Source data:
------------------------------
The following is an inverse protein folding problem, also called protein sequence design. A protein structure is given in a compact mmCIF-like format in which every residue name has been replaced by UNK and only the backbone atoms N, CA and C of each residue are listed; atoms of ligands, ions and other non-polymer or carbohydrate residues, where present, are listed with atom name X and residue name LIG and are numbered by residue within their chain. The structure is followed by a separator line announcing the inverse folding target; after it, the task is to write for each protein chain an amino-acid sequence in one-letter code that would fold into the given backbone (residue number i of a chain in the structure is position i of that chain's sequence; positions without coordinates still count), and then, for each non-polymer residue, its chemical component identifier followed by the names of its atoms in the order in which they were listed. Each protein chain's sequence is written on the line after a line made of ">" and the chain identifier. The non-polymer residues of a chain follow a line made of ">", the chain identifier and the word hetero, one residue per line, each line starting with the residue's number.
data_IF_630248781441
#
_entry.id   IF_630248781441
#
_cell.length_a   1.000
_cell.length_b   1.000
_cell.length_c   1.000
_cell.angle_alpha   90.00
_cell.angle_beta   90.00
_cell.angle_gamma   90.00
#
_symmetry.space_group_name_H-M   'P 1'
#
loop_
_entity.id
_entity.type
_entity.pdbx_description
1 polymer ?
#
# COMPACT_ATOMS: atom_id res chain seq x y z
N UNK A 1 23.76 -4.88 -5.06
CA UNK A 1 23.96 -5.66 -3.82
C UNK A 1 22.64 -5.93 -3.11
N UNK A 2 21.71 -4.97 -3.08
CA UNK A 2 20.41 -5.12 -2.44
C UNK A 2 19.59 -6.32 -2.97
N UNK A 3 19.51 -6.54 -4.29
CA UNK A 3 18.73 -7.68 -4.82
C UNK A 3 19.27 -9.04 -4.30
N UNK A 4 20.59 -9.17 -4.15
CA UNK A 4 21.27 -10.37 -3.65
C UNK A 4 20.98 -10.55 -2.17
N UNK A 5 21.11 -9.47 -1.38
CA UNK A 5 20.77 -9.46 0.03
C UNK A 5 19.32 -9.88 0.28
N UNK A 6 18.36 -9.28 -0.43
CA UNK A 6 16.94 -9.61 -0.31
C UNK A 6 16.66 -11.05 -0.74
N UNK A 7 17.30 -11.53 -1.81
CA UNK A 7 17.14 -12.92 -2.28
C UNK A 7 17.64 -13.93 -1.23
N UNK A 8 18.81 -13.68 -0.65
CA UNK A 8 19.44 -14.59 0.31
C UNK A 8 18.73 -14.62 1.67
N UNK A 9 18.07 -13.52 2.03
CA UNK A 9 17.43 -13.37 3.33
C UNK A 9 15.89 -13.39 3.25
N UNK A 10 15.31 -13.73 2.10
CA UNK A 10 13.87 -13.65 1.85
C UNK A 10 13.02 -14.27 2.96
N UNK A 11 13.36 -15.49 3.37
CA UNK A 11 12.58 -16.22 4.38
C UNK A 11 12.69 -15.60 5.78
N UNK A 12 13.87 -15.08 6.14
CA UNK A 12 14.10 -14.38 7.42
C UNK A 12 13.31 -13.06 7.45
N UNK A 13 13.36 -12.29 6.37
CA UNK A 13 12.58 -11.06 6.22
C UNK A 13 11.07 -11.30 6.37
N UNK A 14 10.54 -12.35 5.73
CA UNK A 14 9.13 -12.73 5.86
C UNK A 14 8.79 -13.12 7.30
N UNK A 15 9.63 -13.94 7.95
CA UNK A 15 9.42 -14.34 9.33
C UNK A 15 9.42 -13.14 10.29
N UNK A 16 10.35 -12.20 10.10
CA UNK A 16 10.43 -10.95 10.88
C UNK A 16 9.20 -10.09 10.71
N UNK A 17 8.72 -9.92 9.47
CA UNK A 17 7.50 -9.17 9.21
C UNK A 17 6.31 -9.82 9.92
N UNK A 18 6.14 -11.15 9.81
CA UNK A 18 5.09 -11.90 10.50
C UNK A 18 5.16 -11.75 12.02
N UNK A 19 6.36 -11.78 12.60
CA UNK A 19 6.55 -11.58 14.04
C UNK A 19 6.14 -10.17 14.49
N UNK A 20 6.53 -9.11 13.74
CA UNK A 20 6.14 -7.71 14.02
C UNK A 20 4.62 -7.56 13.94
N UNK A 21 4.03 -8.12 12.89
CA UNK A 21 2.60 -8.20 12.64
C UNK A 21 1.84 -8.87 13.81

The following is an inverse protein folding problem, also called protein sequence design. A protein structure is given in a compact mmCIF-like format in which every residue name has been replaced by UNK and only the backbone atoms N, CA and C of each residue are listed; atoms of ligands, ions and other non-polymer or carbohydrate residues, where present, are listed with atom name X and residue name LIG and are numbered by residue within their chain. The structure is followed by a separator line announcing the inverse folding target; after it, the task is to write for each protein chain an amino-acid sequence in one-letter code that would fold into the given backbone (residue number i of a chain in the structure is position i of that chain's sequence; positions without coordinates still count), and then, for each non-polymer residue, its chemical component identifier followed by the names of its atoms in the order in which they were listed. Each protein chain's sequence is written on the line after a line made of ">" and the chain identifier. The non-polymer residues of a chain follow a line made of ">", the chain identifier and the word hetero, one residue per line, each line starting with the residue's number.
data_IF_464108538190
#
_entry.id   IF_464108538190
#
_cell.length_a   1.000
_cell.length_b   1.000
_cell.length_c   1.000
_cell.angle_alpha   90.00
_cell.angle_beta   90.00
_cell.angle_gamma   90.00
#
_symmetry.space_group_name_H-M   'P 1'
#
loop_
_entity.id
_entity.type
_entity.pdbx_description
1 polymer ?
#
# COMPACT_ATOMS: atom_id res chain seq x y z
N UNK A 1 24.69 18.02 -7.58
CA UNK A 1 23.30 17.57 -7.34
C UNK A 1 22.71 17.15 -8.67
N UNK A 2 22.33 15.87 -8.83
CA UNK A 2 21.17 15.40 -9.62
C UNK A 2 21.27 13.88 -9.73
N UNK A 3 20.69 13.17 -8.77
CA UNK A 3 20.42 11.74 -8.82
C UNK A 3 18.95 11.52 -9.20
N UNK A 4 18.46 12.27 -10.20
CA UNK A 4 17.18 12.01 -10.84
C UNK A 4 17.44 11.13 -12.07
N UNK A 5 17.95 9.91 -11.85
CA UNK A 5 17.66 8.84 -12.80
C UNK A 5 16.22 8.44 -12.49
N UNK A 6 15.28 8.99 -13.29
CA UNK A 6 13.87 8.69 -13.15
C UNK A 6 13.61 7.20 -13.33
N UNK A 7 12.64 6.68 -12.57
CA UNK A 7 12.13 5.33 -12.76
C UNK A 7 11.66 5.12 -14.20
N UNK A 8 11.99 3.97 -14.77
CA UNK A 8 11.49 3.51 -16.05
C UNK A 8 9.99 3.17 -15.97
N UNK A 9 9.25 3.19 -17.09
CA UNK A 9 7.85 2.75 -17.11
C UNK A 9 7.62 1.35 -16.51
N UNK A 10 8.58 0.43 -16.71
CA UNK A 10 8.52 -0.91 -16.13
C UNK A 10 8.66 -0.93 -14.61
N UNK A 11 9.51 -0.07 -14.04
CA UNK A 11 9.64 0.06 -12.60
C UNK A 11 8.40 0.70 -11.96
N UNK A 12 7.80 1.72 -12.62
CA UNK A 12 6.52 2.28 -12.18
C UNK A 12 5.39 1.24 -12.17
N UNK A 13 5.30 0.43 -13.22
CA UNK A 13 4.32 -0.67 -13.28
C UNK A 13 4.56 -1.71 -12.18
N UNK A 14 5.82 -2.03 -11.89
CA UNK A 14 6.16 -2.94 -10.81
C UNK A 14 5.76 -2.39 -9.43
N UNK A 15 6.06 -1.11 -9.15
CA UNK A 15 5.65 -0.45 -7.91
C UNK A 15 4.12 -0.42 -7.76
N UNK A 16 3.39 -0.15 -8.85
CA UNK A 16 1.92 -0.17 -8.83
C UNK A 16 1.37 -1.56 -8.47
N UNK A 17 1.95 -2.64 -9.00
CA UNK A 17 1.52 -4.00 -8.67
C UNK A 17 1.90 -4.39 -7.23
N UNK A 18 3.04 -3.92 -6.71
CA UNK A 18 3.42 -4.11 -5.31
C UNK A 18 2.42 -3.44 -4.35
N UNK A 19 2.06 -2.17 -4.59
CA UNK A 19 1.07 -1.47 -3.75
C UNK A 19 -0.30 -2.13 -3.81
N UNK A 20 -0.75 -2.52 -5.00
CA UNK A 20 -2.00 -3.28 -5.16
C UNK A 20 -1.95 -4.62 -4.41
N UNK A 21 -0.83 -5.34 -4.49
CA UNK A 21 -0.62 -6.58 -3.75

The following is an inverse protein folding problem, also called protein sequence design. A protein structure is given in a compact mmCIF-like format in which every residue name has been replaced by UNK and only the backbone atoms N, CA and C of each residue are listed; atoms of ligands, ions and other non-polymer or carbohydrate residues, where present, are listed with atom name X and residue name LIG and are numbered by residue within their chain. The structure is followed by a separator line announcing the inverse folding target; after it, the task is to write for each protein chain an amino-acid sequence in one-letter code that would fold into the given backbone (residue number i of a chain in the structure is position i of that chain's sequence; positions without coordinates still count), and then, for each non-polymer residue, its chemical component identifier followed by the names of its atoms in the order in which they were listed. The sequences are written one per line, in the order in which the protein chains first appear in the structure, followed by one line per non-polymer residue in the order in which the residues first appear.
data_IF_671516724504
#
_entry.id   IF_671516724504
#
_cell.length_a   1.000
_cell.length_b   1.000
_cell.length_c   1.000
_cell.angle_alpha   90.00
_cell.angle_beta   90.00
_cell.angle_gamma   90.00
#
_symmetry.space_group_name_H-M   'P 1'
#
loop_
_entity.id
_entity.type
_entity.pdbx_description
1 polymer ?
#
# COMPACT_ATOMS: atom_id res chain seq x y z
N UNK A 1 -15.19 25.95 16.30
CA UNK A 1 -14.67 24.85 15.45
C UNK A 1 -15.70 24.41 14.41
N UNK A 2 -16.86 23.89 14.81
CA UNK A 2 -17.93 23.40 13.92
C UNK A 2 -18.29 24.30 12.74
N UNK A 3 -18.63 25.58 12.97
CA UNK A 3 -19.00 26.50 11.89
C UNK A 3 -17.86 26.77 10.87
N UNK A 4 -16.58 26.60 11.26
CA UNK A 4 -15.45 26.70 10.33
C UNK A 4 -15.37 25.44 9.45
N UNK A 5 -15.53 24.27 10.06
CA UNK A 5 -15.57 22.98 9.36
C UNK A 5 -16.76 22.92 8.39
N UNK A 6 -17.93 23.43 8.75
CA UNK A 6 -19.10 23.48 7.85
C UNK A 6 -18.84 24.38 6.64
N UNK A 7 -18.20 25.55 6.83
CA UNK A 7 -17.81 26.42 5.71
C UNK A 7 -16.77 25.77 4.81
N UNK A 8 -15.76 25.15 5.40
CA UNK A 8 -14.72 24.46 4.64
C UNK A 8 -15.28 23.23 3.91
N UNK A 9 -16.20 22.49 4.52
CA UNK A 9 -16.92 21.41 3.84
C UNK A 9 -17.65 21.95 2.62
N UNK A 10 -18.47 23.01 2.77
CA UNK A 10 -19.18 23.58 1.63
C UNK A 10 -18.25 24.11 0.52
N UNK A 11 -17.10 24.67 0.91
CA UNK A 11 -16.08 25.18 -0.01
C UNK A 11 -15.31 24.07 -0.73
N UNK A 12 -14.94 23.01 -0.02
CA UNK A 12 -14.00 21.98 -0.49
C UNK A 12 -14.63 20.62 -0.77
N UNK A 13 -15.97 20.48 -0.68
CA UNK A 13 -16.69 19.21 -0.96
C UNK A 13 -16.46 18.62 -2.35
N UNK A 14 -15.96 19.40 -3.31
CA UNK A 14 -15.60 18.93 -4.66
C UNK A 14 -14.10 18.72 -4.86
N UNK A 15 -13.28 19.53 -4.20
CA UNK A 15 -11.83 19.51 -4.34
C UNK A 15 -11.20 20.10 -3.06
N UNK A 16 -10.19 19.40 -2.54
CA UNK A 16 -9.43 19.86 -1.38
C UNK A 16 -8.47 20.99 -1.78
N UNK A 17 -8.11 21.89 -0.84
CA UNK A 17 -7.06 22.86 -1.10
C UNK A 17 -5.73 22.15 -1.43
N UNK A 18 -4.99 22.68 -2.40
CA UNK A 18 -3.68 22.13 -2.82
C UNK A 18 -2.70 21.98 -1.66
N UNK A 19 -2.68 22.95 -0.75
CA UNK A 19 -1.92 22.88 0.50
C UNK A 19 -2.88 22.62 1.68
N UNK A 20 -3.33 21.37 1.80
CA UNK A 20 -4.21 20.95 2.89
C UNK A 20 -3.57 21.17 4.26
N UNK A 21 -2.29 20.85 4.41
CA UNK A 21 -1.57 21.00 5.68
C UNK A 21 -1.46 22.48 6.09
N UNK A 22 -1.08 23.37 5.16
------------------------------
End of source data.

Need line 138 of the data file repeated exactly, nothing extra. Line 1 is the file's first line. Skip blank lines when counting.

C UNK A 11 8.40 0.70 -11.96